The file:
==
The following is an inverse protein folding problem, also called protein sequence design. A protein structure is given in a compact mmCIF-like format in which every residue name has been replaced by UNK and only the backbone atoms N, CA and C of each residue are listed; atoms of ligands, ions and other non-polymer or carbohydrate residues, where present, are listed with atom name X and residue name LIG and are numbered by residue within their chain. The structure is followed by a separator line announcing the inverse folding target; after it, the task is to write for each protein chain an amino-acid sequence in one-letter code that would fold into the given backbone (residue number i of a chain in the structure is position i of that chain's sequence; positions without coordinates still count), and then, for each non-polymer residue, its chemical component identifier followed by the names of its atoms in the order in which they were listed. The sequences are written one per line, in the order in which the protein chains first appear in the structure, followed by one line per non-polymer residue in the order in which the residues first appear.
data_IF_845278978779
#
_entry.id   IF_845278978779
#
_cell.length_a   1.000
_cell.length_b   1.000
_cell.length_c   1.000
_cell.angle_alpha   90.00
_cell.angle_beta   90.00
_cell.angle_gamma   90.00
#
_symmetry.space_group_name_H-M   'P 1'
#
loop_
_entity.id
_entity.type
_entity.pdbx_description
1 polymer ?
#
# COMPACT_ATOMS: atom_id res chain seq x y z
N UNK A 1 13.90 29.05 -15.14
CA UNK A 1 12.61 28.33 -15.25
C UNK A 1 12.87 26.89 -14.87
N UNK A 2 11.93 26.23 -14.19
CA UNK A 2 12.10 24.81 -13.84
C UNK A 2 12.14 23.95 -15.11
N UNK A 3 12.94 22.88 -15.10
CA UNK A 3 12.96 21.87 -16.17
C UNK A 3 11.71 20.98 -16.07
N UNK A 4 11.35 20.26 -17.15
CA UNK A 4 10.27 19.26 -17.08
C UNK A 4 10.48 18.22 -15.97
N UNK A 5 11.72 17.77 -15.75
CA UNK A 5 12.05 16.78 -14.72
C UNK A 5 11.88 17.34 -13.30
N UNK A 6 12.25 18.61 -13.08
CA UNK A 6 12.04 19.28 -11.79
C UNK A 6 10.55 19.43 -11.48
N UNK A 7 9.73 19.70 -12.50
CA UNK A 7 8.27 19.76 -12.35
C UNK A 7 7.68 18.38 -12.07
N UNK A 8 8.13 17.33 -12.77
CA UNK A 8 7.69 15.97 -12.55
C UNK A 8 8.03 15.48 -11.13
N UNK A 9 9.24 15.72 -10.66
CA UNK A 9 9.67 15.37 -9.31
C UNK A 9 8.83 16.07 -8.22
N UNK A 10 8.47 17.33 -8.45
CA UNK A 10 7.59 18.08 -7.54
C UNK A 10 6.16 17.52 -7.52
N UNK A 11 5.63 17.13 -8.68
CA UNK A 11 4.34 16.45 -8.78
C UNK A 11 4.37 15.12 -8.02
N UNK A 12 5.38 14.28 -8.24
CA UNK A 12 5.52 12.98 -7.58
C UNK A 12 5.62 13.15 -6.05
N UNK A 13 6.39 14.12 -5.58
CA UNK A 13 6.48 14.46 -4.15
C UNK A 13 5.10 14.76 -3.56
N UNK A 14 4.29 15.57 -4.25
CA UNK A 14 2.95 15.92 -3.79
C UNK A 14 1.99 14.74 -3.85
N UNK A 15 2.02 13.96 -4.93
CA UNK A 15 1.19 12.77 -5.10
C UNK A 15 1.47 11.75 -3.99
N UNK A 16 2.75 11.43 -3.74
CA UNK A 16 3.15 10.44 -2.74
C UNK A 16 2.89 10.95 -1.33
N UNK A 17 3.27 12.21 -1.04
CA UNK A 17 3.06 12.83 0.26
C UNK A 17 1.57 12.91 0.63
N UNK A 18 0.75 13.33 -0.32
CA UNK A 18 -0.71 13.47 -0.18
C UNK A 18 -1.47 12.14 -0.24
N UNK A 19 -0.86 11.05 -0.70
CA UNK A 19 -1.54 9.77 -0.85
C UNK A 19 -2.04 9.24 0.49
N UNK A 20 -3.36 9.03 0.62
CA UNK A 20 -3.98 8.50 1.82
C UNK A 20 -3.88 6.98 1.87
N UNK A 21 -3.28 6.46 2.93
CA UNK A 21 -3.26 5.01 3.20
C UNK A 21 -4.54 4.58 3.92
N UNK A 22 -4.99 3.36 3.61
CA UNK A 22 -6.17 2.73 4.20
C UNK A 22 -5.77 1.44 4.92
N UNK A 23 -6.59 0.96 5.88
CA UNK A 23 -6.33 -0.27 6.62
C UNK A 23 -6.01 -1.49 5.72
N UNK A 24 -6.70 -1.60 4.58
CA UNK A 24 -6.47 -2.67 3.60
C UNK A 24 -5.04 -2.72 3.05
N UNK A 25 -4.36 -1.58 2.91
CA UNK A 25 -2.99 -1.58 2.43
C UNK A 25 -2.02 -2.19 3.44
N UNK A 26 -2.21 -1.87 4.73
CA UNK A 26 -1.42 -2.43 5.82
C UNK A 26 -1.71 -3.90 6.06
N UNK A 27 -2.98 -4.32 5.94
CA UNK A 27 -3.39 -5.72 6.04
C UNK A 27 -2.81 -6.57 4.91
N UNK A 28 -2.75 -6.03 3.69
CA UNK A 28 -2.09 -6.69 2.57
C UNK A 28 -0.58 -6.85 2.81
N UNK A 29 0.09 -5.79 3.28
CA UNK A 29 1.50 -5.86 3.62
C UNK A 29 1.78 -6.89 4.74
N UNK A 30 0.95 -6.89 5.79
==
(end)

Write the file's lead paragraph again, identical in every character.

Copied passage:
The following is an inverse protein folding problem, also called protein sequence design. A protein structure is given in a compact mmCIF-like format in which every residue name has been replaced by UNK and only the backbone atoms N, CA and C of each residue are listed; atoms of ligands, ions and other non-polymer or carbohydrate residues, where present, are listed with atom name X and residue name LIG and are numbered by residue within their chain. The structure is followed by a separator line announcing the inverse folding target; after it, the task is to write for each protein chain an amino-acid sequence in one-letter code that would fold into the given backbone (residue number i of a chain in the structure is position i of that chain's sequence; positions without coordinates still count), and then, for each non-polymer residue, its chemical component identifier followed by the names of its atoms in the order in which they were listed. The sequences are written one per line, in the order in which the protein chains first appear in the structure, followed by one line per non-polymer residue in the order in which the residues first appear.